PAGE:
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Exploring notions of control across cultures: a narrative approach

Listed author(s):
  • Tobias Scheytt
  • Kim Soin
  • Thomas Metz
Registered author(s):

    It can be argued that the concept of control is one of the most important and yet complex notions of management accounting theory and practice. Despite its importance, it is not fully understood in terms of its significance in an international context. Using an interpretive approach and against the background of structuration theory, this paper explores and identifies differences in notions of control across European cultures. The empirical research is based on samples of narratives of personal experiences taken from respondents in four European countries: Austria, France, Germany and the United Kingdom. The results indicate that control is influenced by, and deeply embedded in, the cultural context of the respective countries. This has implications for the transfer of management accounting and control knowledge across different European countries and suggests that one has to be aware of the existence, meaning and significance of the differences and characteristics of the regional culture. In an era of internationalization and standardization, this paper responds to calls (Hopwood, 1999) for research, which emphasizes the importance of attempts to understand how the practices of management accounting and control are differentiated in relation to regional cultures.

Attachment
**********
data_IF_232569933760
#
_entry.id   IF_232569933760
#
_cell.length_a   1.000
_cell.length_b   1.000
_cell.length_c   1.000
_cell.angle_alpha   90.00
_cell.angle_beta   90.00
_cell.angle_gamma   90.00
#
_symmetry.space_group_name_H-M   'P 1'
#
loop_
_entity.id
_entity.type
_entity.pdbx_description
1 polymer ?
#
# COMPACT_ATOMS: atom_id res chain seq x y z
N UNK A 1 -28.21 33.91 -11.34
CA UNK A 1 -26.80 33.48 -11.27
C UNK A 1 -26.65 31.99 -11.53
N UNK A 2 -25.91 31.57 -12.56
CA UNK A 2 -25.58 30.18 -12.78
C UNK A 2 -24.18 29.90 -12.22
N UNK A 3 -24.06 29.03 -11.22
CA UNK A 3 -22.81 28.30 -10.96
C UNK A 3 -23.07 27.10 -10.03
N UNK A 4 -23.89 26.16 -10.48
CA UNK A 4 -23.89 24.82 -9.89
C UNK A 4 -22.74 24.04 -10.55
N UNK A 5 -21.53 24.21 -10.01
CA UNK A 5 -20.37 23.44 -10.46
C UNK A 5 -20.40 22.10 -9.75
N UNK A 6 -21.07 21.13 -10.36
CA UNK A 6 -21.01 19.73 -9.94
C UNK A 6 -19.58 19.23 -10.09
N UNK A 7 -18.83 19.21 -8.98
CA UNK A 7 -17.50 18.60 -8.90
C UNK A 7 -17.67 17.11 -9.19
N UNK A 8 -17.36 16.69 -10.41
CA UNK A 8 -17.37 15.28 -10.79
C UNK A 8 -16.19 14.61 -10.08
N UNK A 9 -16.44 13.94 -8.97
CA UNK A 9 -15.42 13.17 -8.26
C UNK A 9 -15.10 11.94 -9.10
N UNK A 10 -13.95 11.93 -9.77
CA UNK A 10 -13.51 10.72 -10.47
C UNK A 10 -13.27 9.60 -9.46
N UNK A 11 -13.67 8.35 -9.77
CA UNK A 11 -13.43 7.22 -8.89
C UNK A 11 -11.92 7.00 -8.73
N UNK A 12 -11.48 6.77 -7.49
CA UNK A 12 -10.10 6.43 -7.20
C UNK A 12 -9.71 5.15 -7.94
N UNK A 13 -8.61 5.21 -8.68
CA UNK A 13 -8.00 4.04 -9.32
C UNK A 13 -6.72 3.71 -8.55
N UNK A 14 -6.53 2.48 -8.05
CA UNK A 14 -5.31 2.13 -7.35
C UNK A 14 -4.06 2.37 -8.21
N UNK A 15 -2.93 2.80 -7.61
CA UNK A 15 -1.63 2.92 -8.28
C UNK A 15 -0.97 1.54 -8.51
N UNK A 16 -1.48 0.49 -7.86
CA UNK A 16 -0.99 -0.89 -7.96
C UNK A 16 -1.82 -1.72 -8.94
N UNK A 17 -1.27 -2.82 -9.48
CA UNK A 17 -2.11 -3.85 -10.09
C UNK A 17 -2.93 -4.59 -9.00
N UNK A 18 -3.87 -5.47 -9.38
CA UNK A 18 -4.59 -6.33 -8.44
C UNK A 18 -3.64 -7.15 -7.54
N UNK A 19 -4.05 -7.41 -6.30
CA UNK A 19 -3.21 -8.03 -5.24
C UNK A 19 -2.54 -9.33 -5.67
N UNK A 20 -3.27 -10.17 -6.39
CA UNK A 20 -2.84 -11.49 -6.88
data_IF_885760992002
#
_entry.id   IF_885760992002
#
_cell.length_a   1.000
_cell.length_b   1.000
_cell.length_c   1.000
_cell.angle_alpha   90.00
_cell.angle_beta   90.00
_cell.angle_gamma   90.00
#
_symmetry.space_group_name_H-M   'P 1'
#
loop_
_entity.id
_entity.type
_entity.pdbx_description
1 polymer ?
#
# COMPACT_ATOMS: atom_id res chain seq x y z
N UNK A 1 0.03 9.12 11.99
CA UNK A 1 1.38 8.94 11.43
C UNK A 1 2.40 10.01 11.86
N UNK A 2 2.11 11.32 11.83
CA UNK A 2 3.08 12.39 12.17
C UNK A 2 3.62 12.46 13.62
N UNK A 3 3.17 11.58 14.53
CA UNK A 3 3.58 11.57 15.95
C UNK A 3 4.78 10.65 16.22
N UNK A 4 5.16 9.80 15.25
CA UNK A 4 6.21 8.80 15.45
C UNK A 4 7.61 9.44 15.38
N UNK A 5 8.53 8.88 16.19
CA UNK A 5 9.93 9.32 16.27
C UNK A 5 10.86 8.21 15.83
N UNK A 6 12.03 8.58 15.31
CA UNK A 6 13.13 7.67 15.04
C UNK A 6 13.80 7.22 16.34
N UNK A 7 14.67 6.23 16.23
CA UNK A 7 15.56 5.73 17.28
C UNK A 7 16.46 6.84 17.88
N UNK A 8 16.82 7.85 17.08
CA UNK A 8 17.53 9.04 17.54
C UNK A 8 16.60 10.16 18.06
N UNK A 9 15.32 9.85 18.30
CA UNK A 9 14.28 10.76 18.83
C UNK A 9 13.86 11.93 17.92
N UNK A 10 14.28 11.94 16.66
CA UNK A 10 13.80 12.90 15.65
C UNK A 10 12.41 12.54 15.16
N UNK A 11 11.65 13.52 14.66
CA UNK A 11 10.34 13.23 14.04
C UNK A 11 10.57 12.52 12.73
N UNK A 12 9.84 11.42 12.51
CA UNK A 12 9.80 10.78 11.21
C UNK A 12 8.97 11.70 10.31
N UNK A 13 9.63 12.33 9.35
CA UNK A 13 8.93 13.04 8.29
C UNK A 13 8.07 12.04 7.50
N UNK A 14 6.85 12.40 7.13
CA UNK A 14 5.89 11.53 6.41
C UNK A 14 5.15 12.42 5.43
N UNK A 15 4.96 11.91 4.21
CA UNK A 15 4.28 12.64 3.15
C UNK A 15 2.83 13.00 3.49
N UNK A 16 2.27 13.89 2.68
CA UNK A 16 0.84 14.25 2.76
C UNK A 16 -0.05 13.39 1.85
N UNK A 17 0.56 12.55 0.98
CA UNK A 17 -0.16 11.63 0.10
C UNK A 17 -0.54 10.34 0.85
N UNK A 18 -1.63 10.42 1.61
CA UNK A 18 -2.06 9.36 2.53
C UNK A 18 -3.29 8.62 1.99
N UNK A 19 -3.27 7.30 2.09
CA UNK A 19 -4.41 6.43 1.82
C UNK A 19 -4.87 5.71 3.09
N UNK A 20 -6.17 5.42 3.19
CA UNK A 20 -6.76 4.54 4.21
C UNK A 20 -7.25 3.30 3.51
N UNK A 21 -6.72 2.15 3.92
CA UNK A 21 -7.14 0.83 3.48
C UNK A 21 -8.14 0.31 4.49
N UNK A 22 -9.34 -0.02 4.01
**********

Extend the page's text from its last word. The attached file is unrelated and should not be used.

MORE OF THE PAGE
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    Article provided by Taylor & Francis Journals in its journal European Accounting Review.

    Volume (Year): 12 (2003)
    Issue (Month): 3 ()
    Pages: 515-547

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    Handle: RePEc:taf:euract:v:12:y:2003:i:3:p:515-547
    DOI: 10.1080/0963818032000103015
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